Who is Lev Gumilev?

I did not know the answer to that question, but now I am very glad that I do. In an excellent weekend piece in the Financial Times, Charles Clover explains why this Russian “academic scribbler of a few years back” is now being name-checked by Putin:

Working as a historian from the late 1950s to the end of his life, Gumilev became a renowned expert on the steppe tribes of inner Eurasia: the Scythians, the Xiongnu, the Huns, Turks, Khitai, Tanguts and Mongols. Their history did not record the progress of enlightenment and reason but rather an endless cycle of migration, conquest and genocide. Every few hundred years, nomads would sweep out of the steppes, plunder the flourishing kingdoms of Europe, the Middle East or Asia, and then vanish into history’s fog just as quickly as they had come. The victors in these struggles were not the societies that led the world in technology, wealth and reason. Instead, they had something that Machiavelli described as virtù, or martial spirit, while the medieval Arab philosopher Ibn Khaldun described the tribal solidarity of nomadic raiders of civilised cities as asabiyya. To Gumilev, this was passionarnost.

In this idea was the germ of a new Russian nationalism. In his later years, Gumilev celebrated Eurasianism, a theory developed in the 1920s by Russian exiles. Nostalgia for their homeland and the trauma of the Bolshevik revolution had led them to reject the idea that Russia could ever be western and bourgeois. Instead, they wrote, it owed its heritage more to the fierce nomads and steppe tribes of Eurasia. The Enlightenment, in the form of advanced European social theories, had brought Russia to genocide and ruin, while there was a harmony in the wildness of the Huns, the Turks, the Mongols. The steppe lands and forests of the inner continent had traditionally been prone to rule by a single conquering imperial banner. The Russians, they — and now Gumilev — wrote, were the latest incarnation of this timeless continental unity.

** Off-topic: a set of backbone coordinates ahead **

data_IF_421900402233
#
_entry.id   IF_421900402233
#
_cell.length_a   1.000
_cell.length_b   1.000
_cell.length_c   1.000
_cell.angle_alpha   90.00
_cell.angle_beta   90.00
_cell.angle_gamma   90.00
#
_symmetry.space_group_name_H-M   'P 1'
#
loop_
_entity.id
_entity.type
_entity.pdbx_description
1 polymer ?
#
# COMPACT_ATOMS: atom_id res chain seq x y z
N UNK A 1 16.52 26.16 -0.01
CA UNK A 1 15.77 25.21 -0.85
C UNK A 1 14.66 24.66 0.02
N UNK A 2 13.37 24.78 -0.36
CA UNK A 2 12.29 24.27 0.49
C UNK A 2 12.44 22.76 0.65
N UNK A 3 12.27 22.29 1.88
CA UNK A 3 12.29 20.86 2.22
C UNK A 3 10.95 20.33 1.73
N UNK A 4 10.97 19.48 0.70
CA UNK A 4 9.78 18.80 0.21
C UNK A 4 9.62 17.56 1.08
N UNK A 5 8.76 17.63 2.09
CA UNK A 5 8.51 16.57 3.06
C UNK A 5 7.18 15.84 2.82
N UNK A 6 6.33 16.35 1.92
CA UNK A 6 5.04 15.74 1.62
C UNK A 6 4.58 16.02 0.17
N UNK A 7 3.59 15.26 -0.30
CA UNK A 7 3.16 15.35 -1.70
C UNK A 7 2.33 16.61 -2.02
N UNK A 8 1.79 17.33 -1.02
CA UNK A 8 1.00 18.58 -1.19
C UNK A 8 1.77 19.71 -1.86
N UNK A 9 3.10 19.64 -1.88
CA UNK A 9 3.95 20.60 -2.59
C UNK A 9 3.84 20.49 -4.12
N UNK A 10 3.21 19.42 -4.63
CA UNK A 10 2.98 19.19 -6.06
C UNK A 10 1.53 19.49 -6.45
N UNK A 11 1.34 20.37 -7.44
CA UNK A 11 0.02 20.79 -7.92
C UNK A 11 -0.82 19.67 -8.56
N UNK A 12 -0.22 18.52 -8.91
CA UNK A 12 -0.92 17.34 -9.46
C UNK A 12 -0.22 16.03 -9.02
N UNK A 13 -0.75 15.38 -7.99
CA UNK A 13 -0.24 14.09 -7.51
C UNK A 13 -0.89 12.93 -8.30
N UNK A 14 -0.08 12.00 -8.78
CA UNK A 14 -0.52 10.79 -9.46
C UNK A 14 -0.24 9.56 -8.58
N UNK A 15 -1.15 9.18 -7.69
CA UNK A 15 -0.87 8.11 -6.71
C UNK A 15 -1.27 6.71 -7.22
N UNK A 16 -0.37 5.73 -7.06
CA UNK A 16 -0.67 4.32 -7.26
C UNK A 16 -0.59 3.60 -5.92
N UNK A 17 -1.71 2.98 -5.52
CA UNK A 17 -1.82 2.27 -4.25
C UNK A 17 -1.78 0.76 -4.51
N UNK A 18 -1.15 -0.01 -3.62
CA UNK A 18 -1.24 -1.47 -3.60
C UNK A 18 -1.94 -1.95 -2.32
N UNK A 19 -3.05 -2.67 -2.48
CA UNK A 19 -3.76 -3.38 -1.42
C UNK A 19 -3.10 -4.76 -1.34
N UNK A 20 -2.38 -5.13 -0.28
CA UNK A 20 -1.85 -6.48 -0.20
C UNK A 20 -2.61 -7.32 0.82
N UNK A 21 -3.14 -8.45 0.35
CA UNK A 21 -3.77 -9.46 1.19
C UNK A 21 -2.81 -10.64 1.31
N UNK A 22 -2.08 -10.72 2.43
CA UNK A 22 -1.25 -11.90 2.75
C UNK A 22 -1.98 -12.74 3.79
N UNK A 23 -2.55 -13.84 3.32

Gumilev’s theories have become the standard for a generation of hardliners in Russia, who see in his books the template for a synthesis of nationalism and internationalism that could form the founding idea of a new Eurasia, a singular political unit enjoying much the same frontiers as the USSR. Gumilev’s Eurasianism, a buzzword in official circles, provided the inspiration for Putin’s Eurasian Union, a vision first laid out in October 2011, a week after he announced his intention to return as president of the Russian Federation. Russia, said Putin, would join its former Soviet subjects in a union “that won’t be like other previous unions”. Few, however, doubt that the new union aims to bring the region once again under the Kremlin’s hand.

Clover’s book on Russian nationalism is out later this year.

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